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UTI & Pneumonia Translating Knowledge into Practice PIAS-KT Study Sukhjinder Sidhu Sean Gorman Richard Slavik Tasha Ramsey Sarah Murray Nicole Bruchet.

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Presentation on theme: "UTI & Pneumonia Translating Knowledge into Practice PIAS-KT Study Sukhjinder Sidhu Sean Gorman Richard Slavik Tasha Ramsey Sarah Murray Nicole Bruchet."— Presentation transcript:

1 UTI & Pneumonia Translating Knowledge into Practice PIAS-KT Study Sukhjinder Sidhu Sean Gorman Richard Slavik Tasha Ramsey Sarah Murray Nicole Bruchet

2 Attendance Please Brenda Flood if you attended this Please Brenda Flood if you view this presentation online at a later

3 THANK YOU! YOU SURPASSED OUR PROJECTED PARTICIPATION RATE FOR THE PRE-QUIZ! STAY TUNED FOR A POST-QUIZ THAT WILL BE SENT OUT IN MID-MARCH THANK YOU TO TASHA RAMSEY FOR HER EXPERT REVIEW OF THIS PRESENTATION

4 Speaker Disclosure The speakers have no actual or potential conflicts of interest to disclose

5 Outline PIAS-KT Study Overview Local Opinion Leaders Prevalence and Impact of UTIs & Pneumonia Antimicrobial Stewardship Key Pharmacist Interventions for UTIs & Pneumonia DTP Tracker Data for UTIs & Pneumonia UTIs & Pneumonia Therapeutics – When to treat with antibiotics and When Not to treat? – What antibiotics to initiate and Why? – When, How, and Why to de-escalate antibiotics? – How long to treat with antibiotics?

6 Objectives To review the pharmaceutical care of patients with UTIs & Pneumonia including: – Key pharmacist interventions – Indications for antibiotic therapy – Initial empiric antibiotic therapy recommendations – Antibiotic de-escalation strategies – IV to PO step-down considerations – Duration of antibiotic therapy

7 PIAS-KT Study Overview Intervention PRE phase KnowledgeBehavior POST phase KnowledgeBehavior Behavioral Change Strategies Jan 30 – Mar 14, Audit & Feedback 2. Local opinion leaders 3. Educational meetings 4. Educational outreach 5. Printed education materials 6. Reminders Quiz Jan 17-30, 2014 Quiz Mar 17-28, 2014 DTP/DSEM DTP KPI/DSEM KPI Jul 1-Dec 31,2013 DTP/DSEM DTP KPI/DSEM KPI Jan 1-Jun 30, 2014

8 Local Opinion Leaders KGH – Dawn Robb RIH – Kim Winters PRH/SOH – Orysya Fetterly VJH – Chelsea Argent SLH/OMH – Ian Petterson KBH/KLH – Michael Conci EKH/GDH – Darren Feere

9 Prevalence & Impact of UTIs Prevalence – Approximately 4,000,000 UTIs/year in Canada – Affects 20% of women between yo – Number 1 healthcare-associated infection – 16 th most common non-surgical reason for IH admission Impact – 660 cases and 3200 acute bed-days at IH – Hospital-acquired UTIs associated with extra day of hospitalization – Up to 25% of patients with UTI receive inappropriate therapy – Up to 50% of patients with asymptomatic catheter-associated bacteriuria are treated with antibiotics (which is inappropriate) Mayo Clin Proc 2007;82:181-5.; Can J Infect Dis Med Microbiol 2005;16:

10 Prevalence & Impact of Pneumonia Prevalence – Approximately 170,000 cases of CAP each year in Canada – HAP/VAP is 2 nd most common nosocomial infection in Canada – 5th most common non-surgical reason for IH admission Impact – 1300 cases and 7000 acute bed-days at IH each year – CAP is the leading infectious cause of death – Up to 15% of patients with CAP receive inadequate therapy – Up to 75% of patients with HAP/VAP receive inadequate therapy Clin Infect Dis 2005;41: ; Postgrad Med 2010;122:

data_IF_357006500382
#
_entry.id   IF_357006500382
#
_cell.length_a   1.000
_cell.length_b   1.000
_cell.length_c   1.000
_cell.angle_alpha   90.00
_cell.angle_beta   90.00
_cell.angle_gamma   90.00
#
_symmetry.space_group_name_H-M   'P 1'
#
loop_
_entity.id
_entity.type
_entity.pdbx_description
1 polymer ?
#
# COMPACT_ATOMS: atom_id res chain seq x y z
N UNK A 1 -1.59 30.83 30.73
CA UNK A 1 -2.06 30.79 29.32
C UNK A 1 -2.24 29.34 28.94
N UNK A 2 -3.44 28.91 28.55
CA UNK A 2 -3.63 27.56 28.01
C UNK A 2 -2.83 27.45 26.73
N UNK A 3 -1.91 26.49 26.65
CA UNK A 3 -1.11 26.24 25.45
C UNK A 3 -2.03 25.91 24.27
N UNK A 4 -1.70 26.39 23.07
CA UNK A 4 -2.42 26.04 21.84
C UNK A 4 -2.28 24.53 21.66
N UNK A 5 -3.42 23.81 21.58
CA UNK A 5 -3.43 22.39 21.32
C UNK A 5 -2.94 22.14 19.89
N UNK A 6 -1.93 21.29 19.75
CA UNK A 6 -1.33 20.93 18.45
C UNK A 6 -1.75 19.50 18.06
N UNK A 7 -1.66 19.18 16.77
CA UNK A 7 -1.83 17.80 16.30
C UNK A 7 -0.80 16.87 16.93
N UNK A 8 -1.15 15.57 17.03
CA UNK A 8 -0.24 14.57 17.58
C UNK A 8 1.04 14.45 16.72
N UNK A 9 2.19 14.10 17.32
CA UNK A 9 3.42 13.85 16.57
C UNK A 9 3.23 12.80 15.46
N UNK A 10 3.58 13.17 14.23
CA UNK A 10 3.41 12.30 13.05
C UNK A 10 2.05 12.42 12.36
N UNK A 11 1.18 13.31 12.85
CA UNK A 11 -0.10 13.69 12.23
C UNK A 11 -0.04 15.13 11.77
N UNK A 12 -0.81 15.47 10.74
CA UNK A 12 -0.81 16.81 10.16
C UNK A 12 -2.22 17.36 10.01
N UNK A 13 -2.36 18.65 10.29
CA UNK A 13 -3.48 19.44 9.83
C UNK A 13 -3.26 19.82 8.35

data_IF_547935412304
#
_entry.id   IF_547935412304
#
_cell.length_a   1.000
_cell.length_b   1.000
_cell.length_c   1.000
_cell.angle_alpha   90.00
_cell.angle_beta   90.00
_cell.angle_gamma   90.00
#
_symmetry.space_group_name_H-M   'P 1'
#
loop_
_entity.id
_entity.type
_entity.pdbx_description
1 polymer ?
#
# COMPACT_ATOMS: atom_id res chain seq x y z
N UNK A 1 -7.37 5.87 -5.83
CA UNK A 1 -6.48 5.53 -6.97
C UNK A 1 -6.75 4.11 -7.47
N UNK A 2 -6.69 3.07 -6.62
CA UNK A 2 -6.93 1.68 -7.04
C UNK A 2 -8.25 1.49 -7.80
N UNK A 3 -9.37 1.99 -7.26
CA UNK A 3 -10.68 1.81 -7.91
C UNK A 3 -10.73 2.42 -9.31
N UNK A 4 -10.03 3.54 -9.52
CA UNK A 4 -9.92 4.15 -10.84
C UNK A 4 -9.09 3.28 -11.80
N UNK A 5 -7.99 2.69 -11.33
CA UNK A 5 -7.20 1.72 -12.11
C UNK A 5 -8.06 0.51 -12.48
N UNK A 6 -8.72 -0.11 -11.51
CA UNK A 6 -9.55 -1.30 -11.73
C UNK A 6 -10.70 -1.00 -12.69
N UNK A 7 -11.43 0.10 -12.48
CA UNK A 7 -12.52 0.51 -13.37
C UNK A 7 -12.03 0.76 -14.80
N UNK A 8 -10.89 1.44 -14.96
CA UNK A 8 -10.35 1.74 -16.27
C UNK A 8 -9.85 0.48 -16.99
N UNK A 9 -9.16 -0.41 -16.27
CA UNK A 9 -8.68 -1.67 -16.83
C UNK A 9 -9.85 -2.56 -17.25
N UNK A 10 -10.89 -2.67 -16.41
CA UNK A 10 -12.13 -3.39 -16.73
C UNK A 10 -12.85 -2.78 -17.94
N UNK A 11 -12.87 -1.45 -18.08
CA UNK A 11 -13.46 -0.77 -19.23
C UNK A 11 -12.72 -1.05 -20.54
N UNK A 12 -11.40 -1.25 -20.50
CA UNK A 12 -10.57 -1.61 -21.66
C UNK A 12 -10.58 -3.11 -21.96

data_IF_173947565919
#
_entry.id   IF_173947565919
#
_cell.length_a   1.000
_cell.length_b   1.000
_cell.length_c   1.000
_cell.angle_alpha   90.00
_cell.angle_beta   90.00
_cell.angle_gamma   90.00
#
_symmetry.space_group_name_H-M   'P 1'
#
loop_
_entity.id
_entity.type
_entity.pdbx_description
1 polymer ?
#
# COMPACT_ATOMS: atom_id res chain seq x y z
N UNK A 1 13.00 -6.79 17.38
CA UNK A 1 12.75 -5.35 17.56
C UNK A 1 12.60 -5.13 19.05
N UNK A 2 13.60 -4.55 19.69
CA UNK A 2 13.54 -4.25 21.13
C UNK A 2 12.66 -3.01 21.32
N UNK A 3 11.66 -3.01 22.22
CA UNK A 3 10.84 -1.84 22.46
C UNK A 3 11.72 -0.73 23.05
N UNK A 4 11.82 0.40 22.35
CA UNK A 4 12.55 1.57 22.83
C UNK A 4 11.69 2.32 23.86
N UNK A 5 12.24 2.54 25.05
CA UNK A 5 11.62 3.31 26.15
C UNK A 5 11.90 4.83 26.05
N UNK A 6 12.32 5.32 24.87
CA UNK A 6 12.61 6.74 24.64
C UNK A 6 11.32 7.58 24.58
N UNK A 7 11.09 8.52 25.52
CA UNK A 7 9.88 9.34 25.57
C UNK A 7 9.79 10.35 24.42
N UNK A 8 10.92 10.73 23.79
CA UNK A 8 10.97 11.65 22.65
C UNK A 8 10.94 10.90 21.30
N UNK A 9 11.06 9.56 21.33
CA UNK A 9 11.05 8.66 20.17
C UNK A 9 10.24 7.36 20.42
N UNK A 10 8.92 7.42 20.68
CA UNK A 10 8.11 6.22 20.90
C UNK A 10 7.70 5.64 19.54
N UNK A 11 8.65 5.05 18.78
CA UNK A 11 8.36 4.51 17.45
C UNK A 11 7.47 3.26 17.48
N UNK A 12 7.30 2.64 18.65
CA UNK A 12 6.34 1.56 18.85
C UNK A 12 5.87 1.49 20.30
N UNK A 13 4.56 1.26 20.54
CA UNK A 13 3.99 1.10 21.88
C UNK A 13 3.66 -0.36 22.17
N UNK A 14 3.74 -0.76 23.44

11 Antimicrobial Stewardship Definition An activity (or activities) that includes – Appropriate antibiotic selection – Appropriate antibiotic dosing – Appropriate antibiotic route selection – Appropriate antibiotic duration of therapy Clin Infect Dis 2007;44:

12 Antimicrobial Stewardship Goals Optimize clinical outcomes by ensuring effective antimicrobial therapy Minimize collateral damage from antimicrobials – Antimicrobial resistance – Antimicrobial toxicity – Costs of inappropriate antimicrobial use – Superinfections (e.g. Clostridium difficile) Clin Infect Dis 2007;44:

13 Clinical Pharmacists’ Role in Antimicrobial Stewardship PHARMACEUTICAL CARE ANTIMICROBIAL STEWARDSHIP

14 Urinary Tract Infection Key Pharmacist Interventions 1.Initiate appropriate antibiotics for symptomatic UTI 2.Discontinue empiric antibiotics started for UTI that are not indicated 3.De-escalate antibiotics for UTI based on C&S data and clinical response 4.Perform IV to PO step-down of antibiotics for UTI 5.Promote appropriate duration of antibiotic therapy for UTI IH UTI Key Pharmacist Interventions, April 21, 2011

15 Pneumonia Key Pharmacist Interventions 1.Initiate appropriate antibiotics for pneumonia 2.Discontinue empiric antibiotics started for pneumonia that are not indicated 3.De-escalate antibiotics for pneumonia based on C&S data and clinical response 4.Perform IV to PO step-down of antibiotics for pneumonia 5.Promote appropriate duration of antibiotic therapy for pneumonia IH Pneumonia Key Pharmacist Interventions, April 21, 2011

16 Project Alignment  CPhA “Blue Print” for Pharmacy Practice  CSHP “Vision 2015”  Canadian Clinical Pharmacy KPI Collaborative  Accreditation Canada  MOHS KRAs and CCM groups  IH SET goals, objectives  IH Pharmacy Clinical Priorities

17 DTP Tracker Data - UTI UTI ranks #6 in disease prevalence for all Rx interventions UTI ranks #3 in disease prevalence for 8 DSEM interventions UTI ranks #2 in disease prevalence for key pharmacist interventions